This week saw the publication of Ofcom’s media nations report – a trove of statistical treasures for all nerds like me who want to know how people are changing the ways in which they watch TV.
Despite being an evidence-based, economic regulator, having worked at Ofcom, I know their Comms Team always have an eye for a good story. And the media lapped up this report with a wealth of coverage, although it wasn’t always clear quite what conclusion to reach…
Traditional TV viewing holds off streaming, Ofcom reveals” claimed the BBC…
…whilst the Guardian argued that “More Bodyguards and Love Islands needed as UK viewers desert TV.
The report does paint a very mixed picture, hence the conflicting headlines. It highlights what a complex TV world that viewers face nowadays. The decline in ‘traditional viewing’ (which Ofcom define as live or within 28 days of live) continues and indeed there are signs of this trend accelerating.
Amongst 16-24 year old viewers the changes in viewing behaviour are particularly stark, contrasting with older demographics whose viewing behaviour has barely changed. The proportion of younger viewing dominated by YouTube is not a surprise to anyone who has kids – but it is a useful reminder that in a market that is sometimes a little too obsessed by Netflix, it is YouTube that is arguably driving the most radical changes in the way people watch TV.
But despite this, live TV remains the most common form of TV viewing, with 62% of respondents saying they watch live TV for specific programmes. Traditional viewing more broadly – including catch-up within 28 days – accounts for 69%. If viewers are deserting live TV for the streamers, they’re still spending a lot of time doing the thing they’re supposedly deserting.
What the report also highlights is that viewers continue to value the investment that British broadcasters make in original British programming.
Alongside the wall-to-wall (or that should be row-to-row) US serial drama output on Netflix, viewers continue to want quality UK dramas, trusted news, and reflections of British life and values, from television that has a unique ability to be locally and globally relevant at the same time.
This remains a refreshing antidote to the nudges of auto-binge mechanics and seemingly labyrinthine libraries of archive content that have become synonymous with the streamers.
And whilst Ofcom did a neat trick of working out how many Bodyguards and Line of Duties the PSBs would be required to make to off-set the decline of their viewing share caused by the VOD explosion (34 Bodyguards and 14 Love Islands in case you were wondering), the more important analysis in the report was of the PSB’s investment in original content.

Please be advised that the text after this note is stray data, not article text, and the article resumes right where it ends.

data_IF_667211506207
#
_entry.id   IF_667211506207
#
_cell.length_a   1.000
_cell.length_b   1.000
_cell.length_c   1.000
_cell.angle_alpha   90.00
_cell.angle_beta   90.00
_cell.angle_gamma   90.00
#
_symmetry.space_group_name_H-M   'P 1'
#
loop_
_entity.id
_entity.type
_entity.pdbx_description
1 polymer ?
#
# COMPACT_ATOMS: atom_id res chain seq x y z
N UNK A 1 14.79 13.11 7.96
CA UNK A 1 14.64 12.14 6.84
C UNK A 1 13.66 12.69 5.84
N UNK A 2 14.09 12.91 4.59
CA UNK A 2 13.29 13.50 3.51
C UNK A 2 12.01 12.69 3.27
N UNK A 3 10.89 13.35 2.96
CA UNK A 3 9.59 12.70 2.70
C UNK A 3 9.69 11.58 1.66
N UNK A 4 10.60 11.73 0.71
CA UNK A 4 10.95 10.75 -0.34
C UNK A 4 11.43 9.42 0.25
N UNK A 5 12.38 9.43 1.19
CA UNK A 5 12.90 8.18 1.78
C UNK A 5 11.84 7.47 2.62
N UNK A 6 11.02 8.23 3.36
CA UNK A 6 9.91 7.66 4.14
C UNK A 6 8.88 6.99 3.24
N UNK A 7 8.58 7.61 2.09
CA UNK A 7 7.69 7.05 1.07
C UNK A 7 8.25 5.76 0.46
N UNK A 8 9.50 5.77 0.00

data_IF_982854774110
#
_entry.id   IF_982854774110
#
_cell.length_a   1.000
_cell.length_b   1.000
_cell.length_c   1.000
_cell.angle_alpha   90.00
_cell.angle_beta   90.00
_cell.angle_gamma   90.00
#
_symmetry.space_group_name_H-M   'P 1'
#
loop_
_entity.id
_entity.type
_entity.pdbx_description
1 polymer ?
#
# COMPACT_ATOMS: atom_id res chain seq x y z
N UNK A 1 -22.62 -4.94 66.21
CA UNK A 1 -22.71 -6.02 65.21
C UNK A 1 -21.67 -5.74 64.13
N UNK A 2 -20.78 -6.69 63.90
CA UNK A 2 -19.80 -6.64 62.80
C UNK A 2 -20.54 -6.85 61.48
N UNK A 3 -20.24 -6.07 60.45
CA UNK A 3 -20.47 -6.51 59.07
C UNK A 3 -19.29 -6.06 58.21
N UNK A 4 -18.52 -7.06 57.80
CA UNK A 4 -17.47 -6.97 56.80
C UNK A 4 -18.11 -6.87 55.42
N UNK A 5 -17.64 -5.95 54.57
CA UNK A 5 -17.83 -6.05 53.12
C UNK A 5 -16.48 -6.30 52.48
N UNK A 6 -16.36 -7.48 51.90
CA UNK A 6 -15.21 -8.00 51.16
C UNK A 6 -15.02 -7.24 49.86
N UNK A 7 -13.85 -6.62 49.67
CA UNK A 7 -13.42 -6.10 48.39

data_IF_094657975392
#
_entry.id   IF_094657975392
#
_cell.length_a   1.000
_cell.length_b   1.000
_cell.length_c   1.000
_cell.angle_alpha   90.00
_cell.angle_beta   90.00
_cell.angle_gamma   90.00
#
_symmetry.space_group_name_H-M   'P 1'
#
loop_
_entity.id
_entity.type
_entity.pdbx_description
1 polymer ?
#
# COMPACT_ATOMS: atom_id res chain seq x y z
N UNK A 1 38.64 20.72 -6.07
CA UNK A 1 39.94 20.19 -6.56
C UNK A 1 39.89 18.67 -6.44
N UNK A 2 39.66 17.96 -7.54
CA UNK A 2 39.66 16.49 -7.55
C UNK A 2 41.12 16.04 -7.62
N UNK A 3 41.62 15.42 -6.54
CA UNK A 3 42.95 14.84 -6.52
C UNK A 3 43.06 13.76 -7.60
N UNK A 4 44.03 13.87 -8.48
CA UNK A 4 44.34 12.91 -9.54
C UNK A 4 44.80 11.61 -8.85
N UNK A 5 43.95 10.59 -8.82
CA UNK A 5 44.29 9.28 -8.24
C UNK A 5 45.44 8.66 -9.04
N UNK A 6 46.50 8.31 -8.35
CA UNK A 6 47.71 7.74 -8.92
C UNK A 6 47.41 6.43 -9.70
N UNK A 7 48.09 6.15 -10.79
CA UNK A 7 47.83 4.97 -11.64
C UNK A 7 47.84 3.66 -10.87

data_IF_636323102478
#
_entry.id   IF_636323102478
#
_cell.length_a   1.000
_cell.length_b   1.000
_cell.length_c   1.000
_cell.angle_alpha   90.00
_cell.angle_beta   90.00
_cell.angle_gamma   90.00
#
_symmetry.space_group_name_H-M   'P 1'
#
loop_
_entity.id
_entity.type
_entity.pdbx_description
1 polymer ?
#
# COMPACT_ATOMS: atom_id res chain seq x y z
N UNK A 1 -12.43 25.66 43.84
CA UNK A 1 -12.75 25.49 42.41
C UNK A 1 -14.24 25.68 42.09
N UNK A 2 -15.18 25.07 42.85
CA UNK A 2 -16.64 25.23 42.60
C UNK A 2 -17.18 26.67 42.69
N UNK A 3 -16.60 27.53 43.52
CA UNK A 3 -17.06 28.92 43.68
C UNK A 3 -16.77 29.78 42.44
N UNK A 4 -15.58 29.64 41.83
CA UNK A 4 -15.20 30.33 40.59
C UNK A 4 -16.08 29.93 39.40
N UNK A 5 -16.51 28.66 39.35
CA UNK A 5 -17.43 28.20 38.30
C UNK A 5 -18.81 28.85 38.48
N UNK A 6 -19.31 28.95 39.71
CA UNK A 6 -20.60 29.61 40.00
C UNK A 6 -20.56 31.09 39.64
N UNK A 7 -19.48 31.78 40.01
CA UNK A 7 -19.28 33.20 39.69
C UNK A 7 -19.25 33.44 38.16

Ofcom highlight that the SVOD players offer a limited range of UK content on their services, compared to the British public service broadcasters who spent almost £2.6bn.
Netflix and Amazon are estimated to spend just a few hundred million dollars on original British production per annum. The UK’s public service broadcasters – BBC, ITV, Channel 4, Channel 5 and S4C – showed more than 125 times more original, homegrown shows than the overseas streaming platforms. Combined, they delivered 32,000 hours of original, homegrown productions in 2018 compared with the 221 hours made available by the subscription video-on-demand services.
A striking reminder of what’s at stake - what would be lost – if future generations turn exclusively to the global services.
Ofcom’s excellent report sets out clearly the speed and scale of change in the British TV landscape. But it also confirms that public service broadcasters – backed by the unique ease and accessibility of the EPG – are the bastions of meaningful content choice designed for viewers to choose the content, rather than the content choose itself. And most importantly, they’re free and available to everyone to watch too.
As the global online players continue to reshape the market and find new audiences, it is vital to ensure that UK broadcasters can continue to make, and viewers can easily find British, free-to-view content.
Of course, protecting the PSBs isn’t without its challenges, as the streaming giants are inescapably continuing to find new audiences. Meeting their rise will require a co-ordinated and policy-backed response.
Industry itself has much to do over the years ahead, and is rising to the challenge. But is equally essential that government and parliament act to ensure audiences can enjoy the best public service content.